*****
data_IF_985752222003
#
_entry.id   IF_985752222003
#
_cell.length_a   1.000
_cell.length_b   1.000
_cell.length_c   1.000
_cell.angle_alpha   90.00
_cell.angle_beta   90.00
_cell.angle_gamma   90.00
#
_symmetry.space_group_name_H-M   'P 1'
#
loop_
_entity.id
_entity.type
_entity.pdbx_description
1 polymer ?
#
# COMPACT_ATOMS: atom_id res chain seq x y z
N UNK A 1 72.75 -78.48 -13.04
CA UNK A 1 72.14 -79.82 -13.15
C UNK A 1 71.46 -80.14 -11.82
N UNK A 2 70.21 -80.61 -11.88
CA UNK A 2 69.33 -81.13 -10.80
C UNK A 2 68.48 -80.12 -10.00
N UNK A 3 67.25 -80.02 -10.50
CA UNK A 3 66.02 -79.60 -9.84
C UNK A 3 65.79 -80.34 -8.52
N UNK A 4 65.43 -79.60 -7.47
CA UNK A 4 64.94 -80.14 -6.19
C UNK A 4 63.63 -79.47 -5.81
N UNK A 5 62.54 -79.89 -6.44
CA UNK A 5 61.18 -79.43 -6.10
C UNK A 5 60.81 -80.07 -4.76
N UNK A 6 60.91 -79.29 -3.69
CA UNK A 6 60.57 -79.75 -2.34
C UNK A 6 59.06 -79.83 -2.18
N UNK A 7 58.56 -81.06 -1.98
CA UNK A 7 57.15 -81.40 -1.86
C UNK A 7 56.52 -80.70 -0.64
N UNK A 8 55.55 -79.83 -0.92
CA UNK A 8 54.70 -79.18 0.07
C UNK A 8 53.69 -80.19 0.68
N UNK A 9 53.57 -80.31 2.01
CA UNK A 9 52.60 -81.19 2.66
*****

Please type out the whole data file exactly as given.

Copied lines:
data_IF_985752222003
#
_entry.id   IF_985752222003
#
_cell.length_a   1.000
_cell.length_b   1.000
_cell.length_c   1.000
_cell.angle_alpha   90.00
_cell.angle_beta   90.00
_cell.angle_gamma   90.00
#
_symmetry.space_group_name_H-M   'P 1'
#
loop_
_entity.id
_entity.type
_entity.pdbx_description
1 polymer ?
#
# COMPACT_ATOMS: atom_id res chain seq x y z
N UNK A 1 72.75 -78.48 -13.04
CA UNK A 1 72.14 -79.82 -13.15
C UNK A 1 71.46 -80.14 -11.82
N UNK A 2 70.21 -80.61 -11.88
CA UNK A 2 69.33 -81.13 -10.80
C UNK A 2 68.48 -80.12 -10.00
N UNK A 3 67.25 -80.02 -10.50
CA UNK A 3 66.02 -79.60 -9.84
C UNK A 3 65.79 -80.34 -8.52
N UNK A 4 65.43 -79.60 -7.47
CA UNK A 4 64.94 -80.14 -6.19
C UNK A 4 63.63 -79.47 -5.81
N UNK A 5 62.54 -79.89 -6.44
CA UNK A 5 61.18 -79.43 -6.10
C UNK A 5 60.81 -80.07 -4.76
N UNK A 6 60.91 -79.29 -3.69
CA UNK A 6 60.57 -79.75 -2.34
C UNK A 6 59.06 -79.83 -2.18
N UNK A 7 58.56 -81.06 -1.98
CA UNK A 7 57.15 -81.40 -1.86
C UNK A 7 56.52 -80.70 -0.64
N UNK A 8 55.55 -79.83 -0.92
CA UNK A 8 54.70 -79.18 0.07
C UNK A 8 53.69 -80.19 0.68
N UNK A 9 53.57 -80.31 2.01
CA UNK A 9 52.60 -81.19 2.66